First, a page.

“And Jesus wept.” —John 11:35
I’ve always taken great comfort in these words. In one of the shortest sentences of the Bible, the Gospel writer illustrates Jesus’ humanity and points to the depths of His heart. In that moment, Jesus wept not for Himself, but for those He loved.
I dare say, Jesus still weeps today.
He weeps when people exploit innocent children for their own pleasure. He weeps when leaders exercise power as a means to abuse and weaken instead of using it to lead and transform. He weeps when sin assaults human dignity.
These days, I can’t help but weep with Jesus. The allegations outlined in the Pennsylvania grand jury report have turned my world upside down. I know many of you feel the same.
I weep for the crimes committed against humanity. I weep because some members of Church leadership have failed those of us who look to them to be examples of love and integrity. I weep because the Church I know and love has become the target of public outrage. I weep because I wear the hidden scars of abuse, myself. I know the pain abuse survivors experience.
My abuse did not occur within the walls of the Church or by one of its leaders. Perhaps that’s what makes this most challenging. The Church has always been a place of security — the place I could return to when the world around me felt insecure and hostile, the place where divine love comes to life and enters to heal my broken memories. To think that people have been hurt in some of the most sacred spaces on earth brings nothing but profound sadness and anger.
And it’s happening all around us. A study prepared for the US Department of Education shows that 1 in 10 public school students will be the victim of abuse by an educator. Hollywood, the sports industry, media outlets, the political world, the police force, family life — there is no escaping our broken world. Think of the individuals who have raised their voices to say, “#MeToo.”
I know it can feel overwhelming, and all I can say is, “I stand with you.”
If you are a survivor of abuse, I walk with you. For us, the commentary that flies through the Twitterverse is far more than words simply passing through the digital highways. These words have the potential to open old wounds and usher in sleepless nights, where vivid memories turn the present into chaotic fear. I stand with you and say, “Remember the past can never return, we only have today.” We turn to those who love us and walk courageously. We take one step at a time.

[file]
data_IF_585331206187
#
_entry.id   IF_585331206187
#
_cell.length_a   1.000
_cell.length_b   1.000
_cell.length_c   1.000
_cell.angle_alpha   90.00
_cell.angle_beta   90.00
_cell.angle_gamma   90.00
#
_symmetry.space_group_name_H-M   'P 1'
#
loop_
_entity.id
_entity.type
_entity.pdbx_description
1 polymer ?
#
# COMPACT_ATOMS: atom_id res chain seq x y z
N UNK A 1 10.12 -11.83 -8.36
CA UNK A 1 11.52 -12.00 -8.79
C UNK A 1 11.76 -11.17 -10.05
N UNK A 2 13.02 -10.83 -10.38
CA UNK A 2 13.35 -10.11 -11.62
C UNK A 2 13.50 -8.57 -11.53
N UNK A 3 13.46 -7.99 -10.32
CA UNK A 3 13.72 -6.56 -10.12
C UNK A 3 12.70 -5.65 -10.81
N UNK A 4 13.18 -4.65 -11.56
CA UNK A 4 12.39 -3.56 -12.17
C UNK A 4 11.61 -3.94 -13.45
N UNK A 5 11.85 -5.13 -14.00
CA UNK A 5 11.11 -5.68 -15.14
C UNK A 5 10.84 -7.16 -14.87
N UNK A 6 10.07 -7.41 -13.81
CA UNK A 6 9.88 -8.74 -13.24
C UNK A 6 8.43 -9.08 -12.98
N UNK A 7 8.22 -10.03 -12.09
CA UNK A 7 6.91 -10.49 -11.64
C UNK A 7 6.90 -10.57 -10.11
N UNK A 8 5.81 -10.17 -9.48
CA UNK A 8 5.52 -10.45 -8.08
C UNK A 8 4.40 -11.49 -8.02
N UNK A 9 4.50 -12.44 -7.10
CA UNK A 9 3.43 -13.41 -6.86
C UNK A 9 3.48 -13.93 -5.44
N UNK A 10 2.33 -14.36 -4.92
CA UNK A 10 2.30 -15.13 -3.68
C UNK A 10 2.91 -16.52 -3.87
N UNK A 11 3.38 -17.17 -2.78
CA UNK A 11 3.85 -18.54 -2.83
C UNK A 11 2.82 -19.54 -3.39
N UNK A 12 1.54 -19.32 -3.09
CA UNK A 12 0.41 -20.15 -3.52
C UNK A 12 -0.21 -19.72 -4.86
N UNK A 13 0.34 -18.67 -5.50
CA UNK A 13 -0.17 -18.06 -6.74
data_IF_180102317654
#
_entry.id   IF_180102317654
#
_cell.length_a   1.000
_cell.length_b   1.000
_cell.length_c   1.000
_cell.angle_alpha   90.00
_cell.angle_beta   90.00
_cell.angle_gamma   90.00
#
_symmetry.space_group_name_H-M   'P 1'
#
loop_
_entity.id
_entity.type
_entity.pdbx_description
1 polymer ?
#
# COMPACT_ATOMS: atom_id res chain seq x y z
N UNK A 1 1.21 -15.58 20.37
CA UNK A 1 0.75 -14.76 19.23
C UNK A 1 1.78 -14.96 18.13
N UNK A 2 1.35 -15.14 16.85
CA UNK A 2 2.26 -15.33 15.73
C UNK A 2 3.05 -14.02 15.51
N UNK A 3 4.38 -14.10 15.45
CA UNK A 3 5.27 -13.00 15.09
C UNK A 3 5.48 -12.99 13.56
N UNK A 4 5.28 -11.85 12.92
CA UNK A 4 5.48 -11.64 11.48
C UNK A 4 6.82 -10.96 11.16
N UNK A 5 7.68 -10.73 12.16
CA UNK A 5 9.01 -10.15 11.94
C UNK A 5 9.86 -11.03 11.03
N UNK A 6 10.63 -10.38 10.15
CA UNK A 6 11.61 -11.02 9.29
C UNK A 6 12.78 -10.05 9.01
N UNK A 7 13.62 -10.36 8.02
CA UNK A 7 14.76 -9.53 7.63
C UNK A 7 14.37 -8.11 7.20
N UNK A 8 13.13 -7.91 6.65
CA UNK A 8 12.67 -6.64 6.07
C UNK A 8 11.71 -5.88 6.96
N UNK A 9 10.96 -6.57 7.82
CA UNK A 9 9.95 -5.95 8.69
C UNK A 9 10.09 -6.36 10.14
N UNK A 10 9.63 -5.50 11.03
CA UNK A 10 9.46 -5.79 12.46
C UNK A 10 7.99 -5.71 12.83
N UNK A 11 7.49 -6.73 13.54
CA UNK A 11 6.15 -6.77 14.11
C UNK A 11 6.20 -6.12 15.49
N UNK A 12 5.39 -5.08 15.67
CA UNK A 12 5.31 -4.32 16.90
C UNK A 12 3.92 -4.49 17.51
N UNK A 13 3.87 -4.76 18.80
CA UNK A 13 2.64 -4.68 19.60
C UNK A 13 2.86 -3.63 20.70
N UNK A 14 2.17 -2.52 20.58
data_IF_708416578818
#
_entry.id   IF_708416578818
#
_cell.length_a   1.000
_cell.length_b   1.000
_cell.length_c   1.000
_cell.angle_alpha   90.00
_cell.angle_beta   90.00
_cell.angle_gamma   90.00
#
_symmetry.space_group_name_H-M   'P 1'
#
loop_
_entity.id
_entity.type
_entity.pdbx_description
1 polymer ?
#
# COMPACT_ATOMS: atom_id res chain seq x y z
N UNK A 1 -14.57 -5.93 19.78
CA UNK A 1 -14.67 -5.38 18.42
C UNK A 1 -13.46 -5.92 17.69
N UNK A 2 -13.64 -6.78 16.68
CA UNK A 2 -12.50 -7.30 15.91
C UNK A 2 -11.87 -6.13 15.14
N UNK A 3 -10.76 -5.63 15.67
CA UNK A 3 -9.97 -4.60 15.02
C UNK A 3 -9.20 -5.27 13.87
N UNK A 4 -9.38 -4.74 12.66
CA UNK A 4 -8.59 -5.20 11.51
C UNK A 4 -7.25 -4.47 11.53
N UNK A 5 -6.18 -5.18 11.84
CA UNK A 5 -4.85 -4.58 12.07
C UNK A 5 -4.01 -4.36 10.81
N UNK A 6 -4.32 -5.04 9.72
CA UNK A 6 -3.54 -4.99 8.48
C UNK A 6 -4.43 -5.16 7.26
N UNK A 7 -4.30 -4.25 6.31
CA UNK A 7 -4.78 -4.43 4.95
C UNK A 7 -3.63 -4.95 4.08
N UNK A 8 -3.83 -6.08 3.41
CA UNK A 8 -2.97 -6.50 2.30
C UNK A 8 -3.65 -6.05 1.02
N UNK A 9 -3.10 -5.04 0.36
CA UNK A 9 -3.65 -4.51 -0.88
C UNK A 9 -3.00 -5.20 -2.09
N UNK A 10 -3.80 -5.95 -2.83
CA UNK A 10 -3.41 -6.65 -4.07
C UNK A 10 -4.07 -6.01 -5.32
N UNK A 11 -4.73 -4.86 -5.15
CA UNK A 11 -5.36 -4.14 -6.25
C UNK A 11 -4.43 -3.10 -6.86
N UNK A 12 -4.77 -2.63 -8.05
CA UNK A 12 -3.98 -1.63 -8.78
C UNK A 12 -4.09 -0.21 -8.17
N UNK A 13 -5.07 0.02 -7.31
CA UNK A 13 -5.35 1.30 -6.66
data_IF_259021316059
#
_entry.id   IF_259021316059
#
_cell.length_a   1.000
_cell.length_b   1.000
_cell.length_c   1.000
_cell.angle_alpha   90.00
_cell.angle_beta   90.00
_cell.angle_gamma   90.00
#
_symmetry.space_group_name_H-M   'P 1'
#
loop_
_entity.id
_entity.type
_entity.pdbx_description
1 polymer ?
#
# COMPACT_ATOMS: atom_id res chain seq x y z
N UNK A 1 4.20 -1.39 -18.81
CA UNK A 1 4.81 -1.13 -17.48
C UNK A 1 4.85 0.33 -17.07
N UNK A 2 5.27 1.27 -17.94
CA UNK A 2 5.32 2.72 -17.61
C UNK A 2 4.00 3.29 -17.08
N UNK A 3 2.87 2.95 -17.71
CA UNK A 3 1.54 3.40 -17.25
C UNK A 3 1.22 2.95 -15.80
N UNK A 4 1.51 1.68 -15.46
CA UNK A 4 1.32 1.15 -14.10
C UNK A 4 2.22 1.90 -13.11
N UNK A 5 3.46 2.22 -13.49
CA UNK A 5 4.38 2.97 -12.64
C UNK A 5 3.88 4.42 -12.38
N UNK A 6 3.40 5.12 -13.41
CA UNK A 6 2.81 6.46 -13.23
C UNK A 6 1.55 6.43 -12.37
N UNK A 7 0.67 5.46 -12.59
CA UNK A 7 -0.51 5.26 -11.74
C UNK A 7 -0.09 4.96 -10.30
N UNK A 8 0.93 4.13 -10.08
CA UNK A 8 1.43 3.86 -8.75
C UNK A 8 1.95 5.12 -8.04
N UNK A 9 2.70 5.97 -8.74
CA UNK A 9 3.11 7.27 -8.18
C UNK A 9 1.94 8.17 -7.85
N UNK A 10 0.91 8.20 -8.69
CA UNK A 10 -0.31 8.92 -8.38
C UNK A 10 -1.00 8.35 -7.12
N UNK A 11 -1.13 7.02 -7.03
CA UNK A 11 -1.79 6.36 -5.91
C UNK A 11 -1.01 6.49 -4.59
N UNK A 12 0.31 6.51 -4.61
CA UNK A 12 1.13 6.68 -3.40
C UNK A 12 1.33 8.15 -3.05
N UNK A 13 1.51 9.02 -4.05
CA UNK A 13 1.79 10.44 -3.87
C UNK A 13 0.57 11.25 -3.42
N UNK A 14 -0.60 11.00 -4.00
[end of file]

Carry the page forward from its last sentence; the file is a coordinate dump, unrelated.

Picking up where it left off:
If you find yourself caught in a place of tension, know you are not alone. If you feel lost because you love our Church, but despise the actions that took place decades ago, I stand with you, too. As Kim Viti Fiorentino wrote, “The Catholic Church should and does hold itself to a higher standard — both from a moral and legal perspective.” If we believe that, then shouldn’t our hearts ache for reform? We can love the institution and despise some of its actions. Both are true and both are valid.
And if you find yourself wanting to walk away from our Church, I’ll meet you there. I won’t try to change your mind, but I’ll never stop trying to give witness to all that I know and love about our Church. It is far stronger than any physical building. It has a foundation that is built on the most abundant love possible. And it is full of dedicated people — priests and lay people — who strive every day to make God’s mercy known and visible in the world.